"What we're trying to do here is raise awareness of this risk factor among doctors and their ALDH2-deficient patients," said Dr. Philip J. Brooks, an investigator with the National Institute on Alcohol Abuse and Alcoholism, and an author of the report published on Monday in the journal PLoS Medicine. "It's a pretty serious risk."

Red Flag

Brain differences mark those with depression risk

Chicago, Illinois - People who have a high family risk of developing depression had less brain matter on the right side of their brains on par with losses seen in Alzheimer's disease, U.S. researchers said on Monday.

Brain scans showed a 28-percent thinning in the right cortex -- the outer layer of the brain -- in people who had a family history of depression compared with people who did not.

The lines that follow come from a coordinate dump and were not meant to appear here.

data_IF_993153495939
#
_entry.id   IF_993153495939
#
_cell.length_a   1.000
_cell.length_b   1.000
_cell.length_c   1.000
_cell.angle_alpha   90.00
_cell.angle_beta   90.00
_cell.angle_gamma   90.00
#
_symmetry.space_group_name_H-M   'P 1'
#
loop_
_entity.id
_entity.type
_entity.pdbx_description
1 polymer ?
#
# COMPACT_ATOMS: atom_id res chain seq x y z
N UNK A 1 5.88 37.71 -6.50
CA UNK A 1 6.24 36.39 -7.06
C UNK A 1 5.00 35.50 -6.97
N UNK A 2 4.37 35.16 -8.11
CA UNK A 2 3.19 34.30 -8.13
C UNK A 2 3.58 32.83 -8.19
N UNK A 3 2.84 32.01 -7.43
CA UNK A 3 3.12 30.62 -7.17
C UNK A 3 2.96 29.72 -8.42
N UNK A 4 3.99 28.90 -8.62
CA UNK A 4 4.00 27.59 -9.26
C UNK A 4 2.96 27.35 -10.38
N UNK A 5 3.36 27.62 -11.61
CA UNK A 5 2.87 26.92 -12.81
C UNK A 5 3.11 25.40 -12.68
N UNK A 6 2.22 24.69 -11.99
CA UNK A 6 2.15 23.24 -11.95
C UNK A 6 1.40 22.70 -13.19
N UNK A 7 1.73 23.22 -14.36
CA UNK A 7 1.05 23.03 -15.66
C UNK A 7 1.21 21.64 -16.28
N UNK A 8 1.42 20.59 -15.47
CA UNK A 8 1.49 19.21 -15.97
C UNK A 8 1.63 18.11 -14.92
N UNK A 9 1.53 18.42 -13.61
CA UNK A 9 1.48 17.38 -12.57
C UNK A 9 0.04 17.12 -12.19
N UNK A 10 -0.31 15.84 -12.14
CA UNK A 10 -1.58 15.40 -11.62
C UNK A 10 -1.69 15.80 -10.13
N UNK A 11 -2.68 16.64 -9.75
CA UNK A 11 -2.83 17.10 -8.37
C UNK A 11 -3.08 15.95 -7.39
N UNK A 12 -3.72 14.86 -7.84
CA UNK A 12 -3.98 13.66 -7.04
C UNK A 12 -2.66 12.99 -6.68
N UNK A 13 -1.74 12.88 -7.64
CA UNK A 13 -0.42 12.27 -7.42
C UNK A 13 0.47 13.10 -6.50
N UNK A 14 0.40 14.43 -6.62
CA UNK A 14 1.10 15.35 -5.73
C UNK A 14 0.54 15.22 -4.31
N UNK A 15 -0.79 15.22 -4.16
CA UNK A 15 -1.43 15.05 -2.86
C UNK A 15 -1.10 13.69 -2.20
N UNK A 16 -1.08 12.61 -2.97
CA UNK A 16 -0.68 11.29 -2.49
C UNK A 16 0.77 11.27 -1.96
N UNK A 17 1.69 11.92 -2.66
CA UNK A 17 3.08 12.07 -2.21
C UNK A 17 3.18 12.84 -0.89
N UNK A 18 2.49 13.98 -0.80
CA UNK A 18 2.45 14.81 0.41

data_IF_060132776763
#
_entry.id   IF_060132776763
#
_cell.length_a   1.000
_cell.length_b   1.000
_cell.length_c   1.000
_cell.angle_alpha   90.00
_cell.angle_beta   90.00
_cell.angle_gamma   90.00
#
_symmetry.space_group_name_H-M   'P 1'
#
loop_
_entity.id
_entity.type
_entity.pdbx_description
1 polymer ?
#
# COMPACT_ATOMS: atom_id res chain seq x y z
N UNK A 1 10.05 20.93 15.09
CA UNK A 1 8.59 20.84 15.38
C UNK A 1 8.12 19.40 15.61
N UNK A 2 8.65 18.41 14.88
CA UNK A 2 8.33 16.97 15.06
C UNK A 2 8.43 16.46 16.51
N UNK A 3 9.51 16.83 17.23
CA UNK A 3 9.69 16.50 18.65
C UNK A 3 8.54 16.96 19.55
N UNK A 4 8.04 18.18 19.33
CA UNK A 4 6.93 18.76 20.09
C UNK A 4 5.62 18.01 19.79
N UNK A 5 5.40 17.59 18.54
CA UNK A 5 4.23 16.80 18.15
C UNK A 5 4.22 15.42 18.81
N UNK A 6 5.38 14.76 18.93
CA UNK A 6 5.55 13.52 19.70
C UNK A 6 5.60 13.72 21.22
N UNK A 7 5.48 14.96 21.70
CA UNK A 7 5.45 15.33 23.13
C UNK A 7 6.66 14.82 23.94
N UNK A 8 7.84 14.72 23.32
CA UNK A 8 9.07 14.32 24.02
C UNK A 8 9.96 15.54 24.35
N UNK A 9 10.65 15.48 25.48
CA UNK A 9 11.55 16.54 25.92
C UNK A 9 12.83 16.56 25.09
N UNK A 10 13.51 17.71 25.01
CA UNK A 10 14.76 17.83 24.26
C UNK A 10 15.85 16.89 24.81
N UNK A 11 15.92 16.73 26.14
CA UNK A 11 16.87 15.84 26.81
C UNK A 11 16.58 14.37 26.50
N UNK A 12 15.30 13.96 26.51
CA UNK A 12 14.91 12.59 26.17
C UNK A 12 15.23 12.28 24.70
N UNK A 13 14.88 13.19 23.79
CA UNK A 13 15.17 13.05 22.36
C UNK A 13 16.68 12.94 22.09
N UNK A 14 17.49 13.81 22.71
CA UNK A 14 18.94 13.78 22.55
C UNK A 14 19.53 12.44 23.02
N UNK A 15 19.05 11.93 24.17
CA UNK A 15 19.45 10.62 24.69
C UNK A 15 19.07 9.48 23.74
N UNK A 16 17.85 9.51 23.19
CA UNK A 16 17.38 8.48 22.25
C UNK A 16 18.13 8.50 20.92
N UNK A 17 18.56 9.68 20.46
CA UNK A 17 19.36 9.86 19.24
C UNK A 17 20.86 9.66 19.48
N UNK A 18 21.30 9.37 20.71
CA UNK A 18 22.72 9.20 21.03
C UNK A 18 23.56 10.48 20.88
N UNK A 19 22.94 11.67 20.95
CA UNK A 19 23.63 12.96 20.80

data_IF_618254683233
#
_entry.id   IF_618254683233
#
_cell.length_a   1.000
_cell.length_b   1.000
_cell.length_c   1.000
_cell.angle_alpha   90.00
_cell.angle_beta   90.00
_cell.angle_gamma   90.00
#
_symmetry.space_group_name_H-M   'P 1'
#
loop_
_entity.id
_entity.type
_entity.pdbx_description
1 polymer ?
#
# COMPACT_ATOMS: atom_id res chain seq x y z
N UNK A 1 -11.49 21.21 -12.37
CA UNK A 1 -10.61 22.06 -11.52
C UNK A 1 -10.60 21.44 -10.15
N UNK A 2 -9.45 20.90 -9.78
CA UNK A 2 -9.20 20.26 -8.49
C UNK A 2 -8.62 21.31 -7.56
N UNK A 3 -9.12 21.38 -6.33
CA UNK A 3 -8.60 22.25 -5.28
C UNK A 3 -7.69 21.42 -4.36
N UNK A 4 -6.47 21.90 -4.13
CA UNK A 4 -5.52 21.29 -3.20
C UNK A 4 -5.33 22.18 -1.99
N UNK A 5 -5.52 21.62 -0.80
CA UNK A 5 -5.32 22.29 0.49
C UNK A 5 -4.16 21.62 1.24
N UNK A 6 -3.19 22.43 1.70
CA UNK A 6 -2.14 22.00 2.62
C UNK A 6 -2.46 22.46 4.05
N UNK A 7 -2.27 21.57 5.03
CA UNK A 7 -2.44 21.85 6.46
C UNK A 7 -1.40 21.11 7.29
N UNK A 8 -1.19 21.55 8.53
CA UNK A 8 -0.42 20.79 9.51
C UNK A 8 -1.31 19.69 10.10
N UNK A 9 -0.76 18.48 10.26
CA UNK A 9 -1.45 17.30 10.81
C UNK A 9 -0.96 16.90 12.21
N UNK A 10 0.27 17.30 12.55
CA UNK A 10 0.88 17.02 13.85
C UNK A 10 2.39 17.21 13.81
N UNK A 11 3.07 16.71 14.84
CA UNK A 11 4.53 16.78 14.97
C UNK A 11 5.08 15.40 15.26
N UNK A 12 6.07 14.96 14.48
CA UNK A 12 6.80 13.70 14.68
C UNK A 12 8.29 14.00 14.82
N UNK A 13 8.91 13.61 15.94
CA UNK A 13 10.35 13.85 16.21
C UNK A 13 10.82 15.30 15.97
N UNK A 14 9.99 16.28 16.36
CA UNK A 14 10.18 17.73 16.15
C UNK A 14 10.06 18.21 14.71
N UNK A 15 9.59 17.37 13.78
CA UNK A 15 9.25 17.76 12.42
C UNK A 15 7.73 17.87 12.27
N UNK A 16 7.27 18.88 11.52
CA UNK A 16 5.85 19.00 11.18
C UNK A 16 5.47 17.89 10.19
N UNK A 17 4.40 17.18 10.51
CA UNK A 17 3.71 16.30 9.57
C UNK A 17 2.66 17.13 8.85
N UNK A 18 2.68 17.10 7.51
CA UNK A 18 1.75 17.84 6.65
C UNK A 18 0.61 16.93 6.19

"The difference was so great that at first we almost didn't believe it. But we checked and re-checked all of our data, and we looked for all possible alternative explanations, and still the difference was there," said Dr. Bradley Peterson of Columbia University Medical Center and the New York State Psychiatric Institute.


Aggression Among Pre-school Children Is Primarily Among Males And Worsens With Age, Study Finds

© Credit: Phineas H.
Aggression among pre-school children is linked to the male gender, new research shows.
A study led by Catalan researchers has clearly shown the importance of the first developmental life stages in the development of the symptoms of psychopathological disorders. This research confirms the existence of aggression by pre-school children towards their peers, as well as differences according to age and gender. There is a widespread lack of understanding about this important stage of life, and previous data have shown that 1% of the pre-school age population in Spain already shows symptoms of major depression.

The research project, which is part of a broader study aimed at detecting risk symptoms for the development of pathologies among children between the ages of three and six, has confirmed aggression among pre-school children towards their peers.